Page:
Peter was an ideal choice. As a country kid in his youth, he had much reloading experience, so explaining the goals and hurdles was not like talking to accountant who knows the prices of everything and value of nothing. So a deal was struck. Peter would concentrate on the software, Rex would design and build the mechanics and do the live testing. They would both discuss the issues and look for ways to resolve the electronic requirements and mechanical delivery challenges that were to lay ahead.
Next on the agenda was the variety of powders. The concept of throwing powders through a measure has been with us for a long time. This method has one major advantage (speed), however it has two major drawbacks. It was fast but the measurement had to be hand dialed and it often would have to be wrestled with to measure large kernel powders. It became obvious that throwing powder in this manner was not a good solution and Rex hit upon the idea of two tricklers – a large tube for bulk trickling and a fine one to finish with precision. The design was easy enough, however by accident Peter came across another unit available on the market at the time with two tricklers with patents on their design. This brought the project to a rapid stop. However, after detailed investigation into their copyright and some legal advice we found that we would not breach the patent as our design (apart from two tubes) employed no other characteristics of the design. The SuperTricker Facebook community was extremely helpful as some of the members had experience or contacts in this area and assisted in overcoming the legal issues. Rex had always been totally open on the group about all aspects of the design and progress and it was not long before other manufactures of similar equipment began to change their design to this same dual trickler arrangement.
With the HMI, delivery speed and systems out the way, the design called for the next step; to address a host of reloading issues totally ignored by other manufactures. By now Rex was up to speed with the electronics and the off the shelf Arduino Mega had been replaced through several iterations. Now it was a dedicated and sophisticated electronic computer board with a touch screen display. It contained all the devices and components needed to control the SuperTrickler and interface with other devices.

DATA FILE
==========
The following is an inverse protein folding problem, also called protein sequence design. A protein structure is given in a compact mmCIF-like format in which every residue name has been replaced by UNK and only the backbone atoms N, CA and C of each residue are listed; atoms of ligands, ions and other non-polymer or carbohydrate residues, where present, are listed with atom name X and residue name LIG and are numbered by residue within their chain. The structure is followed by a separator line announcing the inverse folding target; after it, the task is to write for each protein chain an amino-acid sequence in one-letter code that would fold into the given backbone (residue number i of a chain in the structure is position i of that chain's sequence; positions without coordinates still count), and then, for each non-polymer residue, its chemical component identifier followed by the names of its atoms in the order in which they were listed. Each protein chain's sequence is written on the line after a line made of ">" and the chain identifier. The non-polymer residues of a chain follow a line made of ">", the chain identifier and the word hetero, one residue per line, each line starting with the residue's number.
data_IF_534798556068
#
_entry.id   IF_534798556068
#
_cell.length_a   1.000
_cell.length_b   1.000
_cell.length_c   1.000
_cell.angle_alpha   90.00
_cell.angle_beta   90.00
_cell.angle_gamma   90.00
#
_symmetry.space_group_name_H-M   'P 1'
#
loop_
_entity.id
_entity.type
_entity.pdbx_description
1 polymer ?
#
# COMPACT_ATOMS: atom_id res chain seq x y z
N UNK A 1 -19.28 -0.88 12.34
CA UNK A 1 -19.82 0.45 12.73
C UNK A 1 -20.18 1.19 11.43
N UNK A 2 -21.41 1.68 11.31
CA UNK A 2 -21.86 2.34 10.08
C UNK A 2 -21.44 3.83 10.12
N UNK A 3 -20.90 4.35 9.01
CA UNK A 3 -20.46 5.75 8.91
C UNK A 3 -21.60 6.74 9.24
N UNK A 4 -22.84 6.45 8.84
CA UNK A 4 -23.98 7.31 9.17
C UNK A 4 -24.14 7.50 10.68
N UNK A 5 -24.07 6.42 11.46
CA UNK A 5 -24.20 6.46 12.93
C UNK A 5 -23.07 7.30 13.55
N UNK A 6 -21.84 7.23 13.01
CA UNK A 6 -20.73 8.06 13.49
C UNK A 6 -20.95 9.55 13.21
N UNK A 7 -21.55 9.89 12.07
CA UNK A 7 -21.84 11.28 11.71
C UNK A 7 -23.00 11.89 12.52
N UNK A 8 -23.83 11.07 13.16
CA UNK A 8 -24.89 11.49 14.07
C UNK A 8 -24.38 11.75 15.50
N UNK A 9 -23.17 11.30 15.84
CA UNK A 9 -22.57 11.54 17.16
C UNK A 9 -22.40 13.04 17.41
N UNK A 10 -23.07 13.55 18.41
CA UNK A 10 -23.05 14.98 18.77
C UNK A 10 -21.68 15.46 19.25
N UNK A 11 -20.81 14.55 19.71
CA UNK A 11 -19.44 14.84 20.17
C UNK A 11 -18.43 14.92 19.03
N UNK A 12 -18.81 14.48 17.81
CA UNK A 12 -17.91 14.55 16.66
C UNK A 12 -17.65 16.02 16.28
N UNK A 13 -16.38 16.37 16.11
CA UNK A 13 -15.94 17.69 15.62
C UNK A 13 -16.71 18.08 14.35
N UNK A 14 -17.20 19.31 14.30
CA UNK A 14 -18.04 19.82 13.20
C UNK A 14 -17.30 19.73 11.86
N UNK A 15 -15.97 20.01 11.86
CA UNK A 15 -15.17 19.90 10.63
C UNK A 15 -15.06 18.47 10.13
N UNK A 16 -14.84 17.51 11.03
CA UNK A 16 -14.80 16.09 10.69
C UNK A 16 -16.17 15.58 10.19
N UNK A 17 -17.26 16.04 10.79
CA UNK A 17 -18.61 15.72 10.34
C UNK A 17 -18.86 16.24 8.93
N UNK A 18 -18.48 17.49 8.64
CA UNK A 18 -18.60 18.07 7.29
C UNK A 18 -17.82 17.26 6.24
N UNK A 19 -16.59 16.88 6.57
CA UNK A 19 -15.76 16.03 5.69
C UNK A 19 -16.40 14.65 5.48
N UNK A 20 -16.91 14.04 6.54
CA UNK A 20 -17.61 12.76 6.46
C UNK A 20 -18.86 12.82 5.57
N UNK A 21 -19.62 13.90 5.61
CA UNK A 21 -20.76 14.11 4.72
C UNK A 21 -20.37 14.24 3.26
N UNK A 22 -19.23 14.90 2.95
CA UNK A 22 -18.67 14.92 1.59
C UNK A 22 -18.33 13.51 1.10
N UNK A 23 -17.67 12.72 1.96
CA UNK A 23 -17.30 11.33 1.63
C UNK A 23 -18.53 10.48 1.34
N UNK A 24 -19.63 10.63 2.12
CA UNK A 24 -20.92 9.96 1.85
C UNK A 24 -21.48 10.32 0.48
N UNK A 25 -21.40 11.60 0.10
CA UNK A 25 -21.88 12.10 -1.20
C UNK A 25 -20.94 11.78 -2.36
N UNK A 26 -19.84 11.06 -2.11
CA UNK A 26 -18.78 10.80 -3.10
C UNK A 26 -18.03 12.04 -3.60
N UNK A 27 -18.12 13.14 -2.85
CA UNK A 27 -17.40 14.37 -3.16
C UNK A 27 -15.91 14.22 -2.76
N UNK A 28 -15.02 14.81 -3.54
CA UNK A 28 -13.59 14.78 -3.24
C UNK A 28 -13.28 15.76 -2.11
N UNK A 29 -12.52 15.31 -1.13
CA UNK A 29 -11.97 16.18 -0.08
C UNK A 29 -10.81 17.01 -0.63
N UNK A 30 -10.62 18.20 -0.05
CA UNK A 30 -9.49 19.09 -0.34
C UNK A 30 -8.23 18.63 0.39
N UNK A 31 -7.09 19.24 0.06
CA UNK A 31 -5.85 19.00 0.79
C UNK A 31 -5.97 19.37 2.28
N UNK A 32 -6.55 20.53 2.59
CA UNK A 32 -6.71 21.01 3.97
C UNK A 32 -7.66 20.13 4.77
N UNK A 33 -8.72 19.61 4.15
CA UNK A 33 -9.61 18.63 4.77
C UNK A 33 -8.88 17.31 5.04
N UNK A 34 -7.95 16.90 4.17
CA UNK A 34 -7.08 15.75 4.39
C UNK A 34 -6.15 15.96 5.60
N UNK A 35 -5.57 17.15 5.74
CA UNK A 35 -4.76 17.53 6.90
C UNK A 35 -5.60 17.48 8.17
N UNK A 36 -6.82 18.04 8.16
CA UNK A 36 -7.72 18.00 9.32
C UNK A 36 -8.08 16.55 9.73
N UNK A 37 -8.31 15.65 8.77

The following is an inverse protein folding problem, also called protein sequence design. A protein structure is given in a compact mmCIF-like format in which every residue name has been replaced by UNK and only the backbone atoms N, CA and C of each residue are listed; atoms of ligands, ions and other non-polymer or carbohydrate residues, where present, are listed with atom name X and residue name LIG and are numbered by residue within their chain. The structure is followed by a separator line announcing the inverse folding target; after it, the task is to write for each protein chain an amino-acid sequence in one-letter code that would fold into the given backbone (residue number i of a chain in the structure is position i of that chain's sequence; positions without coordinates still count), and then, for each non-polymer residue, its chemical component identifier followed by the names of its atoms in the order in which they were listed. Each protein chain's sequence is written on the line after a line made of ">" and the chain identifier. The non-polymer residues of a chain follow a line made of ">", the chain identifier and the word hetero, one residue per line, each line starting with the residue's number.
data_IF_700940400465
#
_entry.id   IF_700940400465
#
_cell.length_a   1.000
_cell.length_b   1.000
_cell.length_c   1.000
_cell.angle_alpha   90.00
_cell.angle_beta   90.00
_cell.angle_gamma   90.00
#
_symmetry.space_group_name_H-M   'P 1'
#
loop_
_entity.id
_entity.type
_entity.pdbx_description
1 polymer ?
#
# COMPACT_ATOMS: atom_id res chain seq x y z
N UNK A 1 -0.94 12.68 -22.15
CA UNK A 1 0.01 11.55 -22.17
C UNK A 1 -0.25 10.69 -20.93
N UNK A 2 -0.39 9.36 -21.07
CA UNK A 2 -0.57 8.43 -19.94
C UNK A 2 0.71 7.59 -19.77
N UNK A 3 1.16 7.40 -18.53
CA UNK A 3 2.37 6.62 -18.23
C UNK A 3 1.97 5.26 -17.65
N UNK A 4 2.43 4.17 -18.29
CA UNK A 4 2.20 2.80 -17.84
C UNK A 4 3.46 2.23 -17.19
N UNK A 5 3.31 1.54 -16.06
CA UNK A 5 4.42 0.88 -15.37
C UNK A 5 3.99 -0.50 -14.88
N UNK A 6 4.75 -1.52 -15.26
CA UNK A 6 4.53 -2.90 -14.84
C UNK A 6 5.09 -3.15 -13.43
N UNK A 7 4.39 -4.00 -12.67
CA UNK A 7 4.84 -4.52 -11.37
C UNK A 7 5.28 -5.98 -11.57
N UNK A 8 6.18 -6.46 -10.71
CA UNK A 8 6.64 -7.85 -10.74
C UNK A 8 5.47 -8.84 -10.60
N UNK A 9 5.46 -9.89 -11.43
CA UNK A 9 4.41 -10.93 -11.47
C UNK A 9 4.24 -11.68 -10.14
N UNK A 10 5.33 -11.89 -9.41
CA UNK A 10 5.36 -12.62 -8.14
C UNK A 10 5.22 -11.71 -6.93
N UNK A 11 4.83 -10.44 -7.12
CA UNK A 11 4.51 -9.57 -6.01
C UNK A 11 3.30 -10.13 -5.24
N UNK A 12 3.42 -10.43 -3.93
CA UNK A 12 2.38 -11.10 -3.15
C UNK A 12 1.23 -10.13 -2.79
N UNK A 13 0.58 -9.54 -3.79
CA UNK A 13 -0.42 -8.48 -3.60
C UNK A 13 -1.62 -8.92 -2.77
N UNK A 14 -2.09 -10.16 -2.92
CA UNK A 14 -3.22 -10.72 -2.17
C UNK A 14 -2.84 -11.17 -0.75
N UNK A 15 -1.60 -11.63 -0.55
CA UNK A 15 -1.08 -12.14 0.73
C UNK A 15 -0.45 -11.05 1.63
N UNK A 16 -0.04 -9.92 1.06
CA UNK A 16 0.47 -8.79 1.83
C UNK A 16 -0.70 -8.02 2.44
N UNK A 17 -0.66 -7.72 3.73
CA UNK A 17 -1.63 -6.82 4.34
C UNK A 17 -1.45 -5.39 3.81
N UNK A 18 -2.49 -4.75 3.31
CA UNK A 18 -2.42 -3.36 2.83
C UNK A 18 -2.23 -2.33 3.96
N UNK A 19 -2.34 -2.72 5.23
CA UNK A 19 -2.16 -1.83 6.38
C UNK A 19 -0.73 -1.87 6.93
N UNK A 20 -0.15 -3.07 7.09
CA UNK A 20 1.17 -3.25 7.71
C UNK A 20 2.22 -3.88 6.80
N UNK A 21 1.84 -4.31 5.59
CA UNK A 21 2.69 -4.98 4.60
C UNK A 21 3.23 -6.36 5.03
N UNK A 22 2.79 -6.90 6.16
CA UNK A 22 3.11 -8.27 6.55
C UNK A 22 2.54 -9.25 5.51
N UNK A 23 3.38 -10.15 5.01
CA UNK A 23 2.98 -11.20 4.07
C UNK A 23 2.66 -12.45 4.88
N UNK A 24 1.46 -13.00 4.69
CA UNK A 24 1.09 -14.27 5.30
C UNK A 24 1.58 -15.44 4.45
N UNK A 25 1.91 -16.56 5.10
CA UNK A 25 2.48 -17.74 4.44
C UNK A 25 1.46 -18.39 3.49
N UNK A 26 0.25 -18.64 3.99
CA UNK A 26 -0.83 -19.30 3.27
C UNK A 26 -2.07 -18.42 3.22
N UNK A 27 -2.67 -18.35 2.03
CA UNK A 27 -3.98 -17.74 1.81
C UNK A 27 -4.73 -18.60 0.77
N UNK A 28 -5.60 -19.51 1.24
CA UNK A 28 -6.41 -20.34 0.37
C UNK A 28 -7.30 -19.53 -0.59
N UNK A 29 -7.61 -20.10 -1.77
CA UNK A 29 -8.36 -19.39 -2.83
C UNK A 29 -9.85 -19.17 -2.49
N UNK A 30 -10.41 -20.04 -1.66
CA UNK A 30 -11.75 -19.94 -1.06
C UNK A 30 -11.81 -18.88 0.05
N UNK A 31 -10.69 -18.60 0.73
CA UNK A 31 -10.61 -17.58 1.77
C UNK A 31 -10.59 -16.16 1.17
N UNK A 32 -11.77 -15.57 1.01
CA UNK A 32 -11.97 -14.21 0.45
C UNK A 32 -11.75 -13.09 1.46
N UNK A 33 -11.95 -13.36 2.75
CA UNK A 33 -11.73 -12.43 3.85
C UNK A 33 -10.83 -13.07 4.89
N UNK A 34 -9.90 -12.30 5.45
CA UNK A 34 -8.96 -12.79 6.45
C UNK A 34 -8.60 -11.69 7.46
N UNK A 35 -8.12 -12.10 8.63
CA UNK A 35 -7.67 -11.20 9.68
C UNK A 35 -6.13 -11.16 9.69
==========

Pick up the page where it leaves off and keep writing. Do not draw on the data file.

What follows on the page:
By this time the SuperTrickler was attracting worldwide attention and both Rex and Peter’s time started to shift away from the drawing table and into correspondence. Out of this came a collaboration with an American company that would manufacture the unit and distribute it worldwide. Rex and Peter could get back to the drawing board to concentrate on the details at hand with the solid goal of making the BEST precision delivery unit that is feature rich, with a robotic interface, is user friendly and would cater for both the beginner or basic user and the power user. The aim was not to have another unit on the market. Rather, they wanted a unit that re-loaders wanted (Facebook group) designed by re-loaders, built by re-loaders for re-loaders.
Frustratingly, research and development takes time and money. It’s hard to create a machine that does not shy away or talk over and around issues that plague re-loaders (whether they know it or not). This was compounded by the worldwide electronics component shortage. To turn lemons into lemonade, this time was used constructively to make design refinements, add artificial intelligent, refine trickler tubes (already refined) to another level, refine the impact of air currents to a breakthrough level compared to other commercial machines, along with many other things that only the detailed precision loader would ever notice. This additional time has allowed them to design structural improvements to enable cheaper manufacturing, lowering the cost to the purchaser.
When true precision matters, Rex and Peter are proud to have designed and brought to the market a highly advanced, affordable powder delivery system.